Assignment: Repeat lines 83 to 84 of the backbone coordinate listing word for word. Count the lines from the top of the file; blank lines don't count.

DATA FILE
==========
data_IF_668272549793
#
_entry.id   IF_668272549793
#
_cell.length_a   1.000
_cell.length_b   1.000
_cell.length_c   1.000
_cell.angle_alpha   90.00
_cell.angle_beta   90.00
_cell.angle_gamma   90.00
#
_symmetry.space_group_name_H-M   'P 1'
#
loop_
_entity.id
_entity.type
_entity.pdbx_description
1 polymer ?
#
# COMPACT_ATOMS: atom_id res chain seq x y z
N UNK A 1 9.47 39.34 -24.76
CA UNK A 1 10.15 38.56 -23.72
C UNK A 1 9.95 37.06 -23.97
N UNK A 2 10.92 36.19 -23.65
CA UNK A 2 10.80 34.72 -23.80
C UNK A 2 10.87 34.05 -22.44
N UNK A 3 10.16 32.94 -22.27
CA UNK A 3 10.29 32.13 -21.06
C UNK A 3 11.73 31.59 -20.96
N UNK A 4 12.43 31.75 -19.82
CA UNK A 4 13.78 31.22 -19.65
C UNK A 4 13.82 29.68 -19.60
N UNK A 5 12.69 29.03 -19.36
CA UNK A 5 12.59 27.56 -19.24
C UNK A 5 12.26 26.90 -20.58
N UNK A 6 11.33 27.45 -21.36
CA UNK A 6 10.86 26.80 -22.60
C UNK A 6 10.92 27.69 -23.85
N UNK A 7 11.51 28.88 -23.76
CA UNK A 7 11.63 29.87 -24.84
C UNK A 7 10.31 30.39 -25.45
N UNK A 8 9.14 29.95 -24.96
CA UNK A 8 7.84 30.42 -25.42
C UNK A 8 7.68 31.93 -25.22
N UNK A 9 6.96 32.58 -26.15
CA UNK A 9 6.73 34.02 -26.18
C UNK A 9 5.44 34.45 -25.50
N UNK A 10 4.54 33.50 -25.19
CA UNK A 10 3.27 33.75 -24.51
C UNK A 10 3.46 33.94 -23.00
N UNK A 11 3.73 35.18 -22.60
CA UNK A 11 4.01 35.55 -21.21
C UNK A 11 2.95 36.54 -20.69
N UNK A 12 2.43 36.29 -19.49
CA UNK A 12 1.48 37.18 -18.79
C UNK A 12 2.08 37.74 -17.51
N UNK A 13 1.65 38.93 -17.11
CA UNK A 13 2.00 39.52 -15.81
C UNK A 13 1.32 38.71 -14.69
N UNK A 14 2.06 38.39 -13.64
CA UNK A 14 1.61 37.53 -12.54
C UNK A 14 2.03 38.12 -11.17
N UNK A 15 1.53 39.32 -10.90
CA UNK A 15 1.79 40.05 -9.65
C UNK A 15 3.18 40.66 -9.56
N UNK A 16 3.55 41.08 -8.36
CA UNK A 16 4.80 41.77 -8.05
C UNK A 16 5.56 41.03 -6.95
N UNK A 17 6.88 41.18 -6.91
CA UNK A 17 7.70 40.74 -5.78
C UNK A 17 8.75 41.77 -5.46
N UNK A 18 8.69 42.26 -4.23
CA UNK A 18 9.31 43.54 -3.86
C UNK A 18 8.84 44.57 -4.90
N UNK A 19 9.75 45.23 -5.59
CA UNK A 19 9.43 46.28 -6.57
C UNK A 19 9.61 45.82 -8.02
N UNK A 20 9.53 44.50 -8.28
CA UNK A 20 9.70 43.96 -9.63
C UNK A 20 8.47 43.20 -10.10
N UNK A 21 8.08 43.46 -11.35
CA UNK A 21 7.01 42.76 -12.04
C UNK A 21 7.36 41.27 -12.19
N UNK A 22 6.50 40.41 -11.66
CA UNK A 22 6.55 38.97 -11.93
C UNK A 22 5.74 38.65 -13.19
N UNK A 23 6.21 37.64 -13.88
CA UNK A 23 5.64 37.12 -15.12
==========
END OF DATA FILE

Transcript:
C UNK A 21 7.36 41.27 -12.19
N UNK A 22 6.50 40.41 -11.66